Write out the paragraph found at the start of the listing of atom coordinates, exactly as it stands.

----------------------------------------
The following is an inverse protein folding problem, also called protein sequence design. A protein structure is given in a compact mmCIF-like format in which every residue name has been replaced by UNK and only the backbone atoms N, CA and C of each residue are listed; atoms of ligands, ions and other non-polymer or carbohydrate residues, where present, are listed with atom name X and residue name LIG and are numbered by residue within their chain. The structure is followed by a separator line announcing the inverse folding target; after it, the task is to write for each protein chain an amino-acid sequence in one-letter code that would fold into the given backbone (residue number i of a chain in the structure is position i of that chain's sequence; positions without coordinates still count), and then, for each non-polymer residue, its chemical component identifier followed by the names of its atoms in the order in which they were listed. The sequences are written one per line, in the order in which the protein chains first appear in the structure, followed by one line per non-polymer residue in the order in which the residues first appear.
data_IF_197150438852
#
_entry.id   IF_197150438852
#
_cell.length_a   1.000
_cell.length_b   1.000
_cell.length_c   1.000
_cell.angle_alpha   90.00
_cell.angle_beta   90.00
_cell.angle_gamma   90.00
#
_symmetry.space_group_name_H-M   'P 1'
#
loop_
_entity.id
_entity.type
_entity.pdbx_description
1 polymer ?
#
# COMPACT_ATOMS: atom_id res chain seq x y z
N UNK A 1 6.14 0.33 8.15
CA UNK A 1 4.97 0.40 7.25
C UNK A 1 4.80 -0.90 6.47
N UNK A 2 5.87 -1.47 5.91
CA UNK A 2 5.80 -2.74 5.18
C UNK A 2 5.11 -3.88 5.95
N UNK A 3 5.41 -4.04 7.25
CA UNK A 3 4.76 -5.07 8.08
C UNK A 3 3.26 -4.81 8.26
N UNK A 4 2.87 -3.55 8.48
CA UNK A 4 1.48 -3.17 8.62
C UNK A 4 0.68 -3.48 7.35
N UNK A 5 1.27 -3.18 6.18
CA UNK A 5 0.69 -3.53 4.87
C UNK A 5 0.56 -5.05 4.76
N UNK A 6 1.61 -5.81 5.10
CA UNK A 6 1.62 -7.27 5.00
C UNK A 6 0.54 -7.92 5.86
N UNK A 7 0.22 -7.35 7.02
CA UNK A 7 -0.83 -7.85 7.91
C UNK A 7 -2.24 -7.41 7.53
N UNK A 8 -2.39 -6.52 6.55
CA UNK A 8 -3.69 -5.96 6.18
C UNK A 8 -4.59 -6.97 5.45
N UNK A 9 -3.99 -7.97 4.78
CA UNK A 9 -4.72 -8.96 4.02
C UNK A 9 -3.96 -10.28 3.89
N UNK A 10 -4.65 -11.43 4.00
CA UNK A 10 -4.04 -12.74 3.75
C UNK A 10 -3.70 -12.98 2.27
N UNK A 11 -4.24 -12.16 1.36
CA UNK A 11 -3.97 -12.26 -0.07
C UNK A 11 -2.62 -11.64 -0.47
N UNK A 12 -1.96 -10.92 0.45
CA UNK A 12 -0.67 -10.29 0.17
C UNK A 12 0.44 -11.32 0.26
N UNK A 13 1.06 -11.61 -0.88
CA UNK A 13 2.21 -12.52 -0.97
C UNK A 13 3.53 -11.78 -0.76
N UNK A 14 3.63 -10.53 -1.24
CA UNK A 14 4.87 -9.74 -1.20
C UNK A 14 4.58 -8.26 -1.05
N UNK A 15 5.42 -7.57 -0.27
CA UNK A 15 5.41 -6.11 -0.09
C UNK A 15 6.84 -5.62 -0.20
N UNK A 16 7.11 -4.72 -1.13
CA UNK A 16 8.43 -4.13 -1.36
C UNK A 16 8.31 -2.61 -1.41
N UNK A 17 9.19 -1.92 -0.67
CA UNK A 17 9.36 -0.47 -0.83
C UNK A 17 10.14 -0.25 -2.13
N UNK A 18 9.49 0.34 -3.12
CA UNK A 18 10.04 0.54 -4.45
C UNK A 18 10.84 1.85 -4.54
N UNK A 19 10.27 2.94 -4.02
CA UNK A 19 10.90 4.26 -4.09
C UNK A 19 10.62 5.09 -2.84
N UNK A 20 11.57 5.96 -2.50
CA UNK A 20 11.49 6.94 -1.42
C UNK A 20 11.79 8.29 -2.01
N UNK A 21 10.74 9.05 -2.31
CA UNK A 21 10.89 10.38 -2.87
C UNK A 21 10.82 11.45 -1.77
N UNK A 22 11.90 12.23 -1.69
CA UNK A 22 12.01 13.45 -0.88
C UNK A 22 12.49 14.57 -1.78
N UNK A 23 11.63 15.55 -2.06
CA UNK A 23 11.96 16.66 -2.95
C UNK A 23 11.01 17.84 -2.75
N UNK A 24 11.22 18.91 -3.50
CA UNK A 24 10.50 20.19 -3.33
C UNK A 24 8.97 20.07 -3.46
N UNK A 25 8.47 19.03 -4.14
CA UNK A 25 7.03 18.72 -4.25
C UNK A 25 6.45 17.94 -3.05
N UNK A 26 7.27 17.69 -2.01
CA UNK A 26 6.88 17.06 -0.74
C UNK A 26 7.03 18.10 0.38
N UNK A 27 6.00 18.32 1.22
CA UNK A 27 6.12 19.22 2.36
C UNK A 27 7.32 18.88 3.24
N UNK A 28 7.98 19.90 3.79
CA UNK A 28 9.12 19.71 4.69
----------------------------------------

The following is an inverse protein folding problem, also called protein sequence design. A protein structure is given in a compact mmCIF-like format in which every residue name has been replaced by UNK and only the backbone atoms N, CA and C of each residue are listed; atoms of ligands, ions and other non-polymer or carbohydrate residues, where present, are listed with atom name X and residue name LIG and are numbered by residue within their chain. The structure is followed by a separator line announcing the inverse folding target; after it, the task is to write for each protein chain an amino-acid sequence in one-letter code that would fold into the given backbone (residue number i of a chain in the structure is position i of that chain's sequence; positions without coordinates still count), and then, for each non-polymer residue, its chemical component identifier followed by the names of its atoms in the order in which they were listed. The sequences are written one per line, in the order in which the protein chains first appear in the structure, followed by one line per non-polymer residue in the order in which the residues first appear.